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The Great Hair Debate
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An Act to define and declare the rights of persons lately
known as Slaves, and Free Persons of Color.
Section 1. Be it enacted by the Legislature of the State of
Texas, That all persons heretofore known as slaves, and free
persons of color, shall have the right to make and enforce
contracts, to sue and be sued, to inherit, purchase, lease,
hold, sell, and convey real, personal and mixed estate; to
make wills and testaments, and to have and enjoy the rights
of personal security, liberty, and private property, and all
remedies and proceedings for the protection and enforcement
of the same; and there shall be no discrimination against such
persons in the administration of the criminal laws of this State.
Sec 2. That all laws and parts of laws relating to persons
lately held as slaves, or free persons of color, contrary to; or
in conflict with the provisions of this act, be and the same are
hereby repealed; Provided, nevertheless, that nothing herein
shall be so construed as to repeal any law prohibiting the
intermarriage of the white and black races, nor to permit any
other than white men to serve on juries, hold office, or vote
at any election, State, county or municipal; Provided, further,
that nothing herein contained shall be so construed as to
allow them to testify, except in such cases and manner as is
prescribed in the Constitution of the State.
Approved November 10, 1866.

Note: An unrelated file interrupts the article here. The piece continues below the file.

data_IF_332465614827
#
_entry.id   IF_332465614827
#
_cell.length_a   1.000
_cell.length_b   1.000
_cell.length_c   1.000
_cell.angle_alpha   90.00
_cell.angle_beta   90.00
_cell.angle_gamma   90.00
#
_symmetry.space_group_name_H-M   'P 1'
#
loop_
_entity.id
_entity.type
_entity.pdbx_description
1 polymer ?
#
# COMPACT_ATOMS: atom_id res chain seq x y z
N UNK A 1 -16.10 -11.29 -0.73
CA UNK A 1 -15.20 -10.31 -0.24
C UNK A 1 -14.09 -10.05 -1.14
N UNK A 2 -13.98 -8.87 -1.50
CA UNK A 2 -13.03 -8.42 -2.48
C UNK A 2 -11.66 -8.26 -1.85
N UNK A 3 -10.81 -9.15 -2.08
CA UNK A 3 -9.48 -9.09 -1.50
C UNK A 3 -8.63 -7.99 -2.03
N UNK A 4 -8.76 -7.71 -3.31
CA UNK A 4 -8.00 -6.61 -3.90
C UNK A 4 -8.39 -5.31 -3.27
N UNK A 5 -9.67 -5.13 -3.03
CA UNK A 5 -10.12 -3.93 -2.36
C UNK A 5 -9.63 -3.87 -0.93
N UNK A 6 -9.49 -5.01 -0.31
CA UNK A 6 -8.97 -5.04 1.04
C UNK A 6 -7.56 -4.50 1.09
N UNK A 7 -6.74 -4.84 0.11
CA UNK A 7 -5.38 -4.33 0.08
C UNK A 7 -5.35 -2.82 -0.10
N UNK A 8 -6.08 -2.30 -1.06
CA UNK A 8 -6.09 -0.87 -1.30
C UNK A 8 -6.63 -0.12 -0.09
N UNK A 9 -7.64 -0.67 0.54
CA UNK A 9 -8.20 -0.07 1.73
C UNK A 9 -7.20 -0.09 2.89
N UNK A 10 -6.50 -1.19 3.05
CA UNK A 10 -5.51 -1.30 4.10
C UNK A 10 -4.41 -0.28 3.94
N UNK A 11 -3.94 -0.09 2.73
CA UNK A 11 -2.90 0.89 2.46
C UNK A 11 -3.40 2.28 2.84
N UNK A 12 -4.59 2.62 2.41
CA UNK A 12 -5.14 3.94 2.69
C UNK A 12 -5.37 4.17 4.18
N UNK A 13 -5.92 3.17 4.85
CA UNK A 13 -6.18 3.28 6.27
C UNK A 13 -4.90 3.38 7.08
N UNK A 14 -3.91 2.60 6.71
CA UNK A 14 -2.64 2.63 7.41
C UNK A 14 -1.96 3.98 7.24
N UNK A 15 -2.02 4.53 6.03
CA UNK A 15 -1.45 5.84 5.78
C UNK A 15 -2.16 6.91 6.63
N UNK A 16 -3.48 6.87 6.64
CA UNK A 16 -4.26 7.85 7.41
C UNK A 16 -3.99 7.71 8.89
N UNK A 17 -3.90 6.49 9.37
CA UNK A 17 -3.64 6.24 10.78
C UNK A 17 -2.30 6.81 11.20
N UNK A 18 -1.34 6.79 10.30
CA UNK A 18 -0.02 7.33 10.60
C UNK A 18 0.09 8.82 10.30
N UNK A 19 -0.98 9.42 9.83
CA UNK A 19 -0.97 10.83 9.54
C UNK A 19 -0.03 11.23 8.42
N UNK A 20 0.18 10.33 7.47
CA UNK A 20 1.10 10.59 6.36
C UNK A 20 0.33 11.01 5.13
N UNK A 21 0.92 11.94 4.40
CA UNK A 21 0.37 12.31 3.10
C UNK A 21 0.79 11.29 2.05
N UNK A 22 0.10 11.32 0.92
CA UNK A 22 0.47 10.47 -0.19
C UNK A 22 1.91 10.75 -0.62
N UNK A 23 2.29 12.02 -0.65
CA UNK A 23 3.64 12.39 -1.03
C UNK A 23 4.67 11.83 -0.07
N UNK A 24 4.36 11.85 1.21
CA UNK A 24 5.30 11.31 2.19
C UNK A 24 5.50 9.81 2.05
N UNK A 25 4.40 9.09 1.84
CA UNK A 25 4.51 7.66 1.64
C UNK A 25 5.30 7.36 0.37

El Paso Times and El Paso Herald-Post, HIGH SCHOOL STUDENT CHESLEY KARR (1970). Courtesy of Chesley Karr.
||El Paso Times and El Paso Herald-Post
||The role of public schools in regulating a dress code
||Readers of the El Paso Times and El Paso Herald-Post
||To show how the debate over long hair in public schools polarized a community through its local media
In 1970, a high-school gym teacher in El Paso, Texas, refused to admit Chesley Karr to class because of his long hair. Karr refused to get a haircut and took the school to court. The El Paso Times and El Paso Herald-Post covered the "great hair debate" and served as a conduit for public opinion. Even though Karr lost his appeal to the Supreme Court, the case illuminated a divide within the community of El Paso. It also reflected the media's role in the national issue on the rights of students within the public school system. Both newspapers published editorials on the case, along with more than fifty letters from readers.
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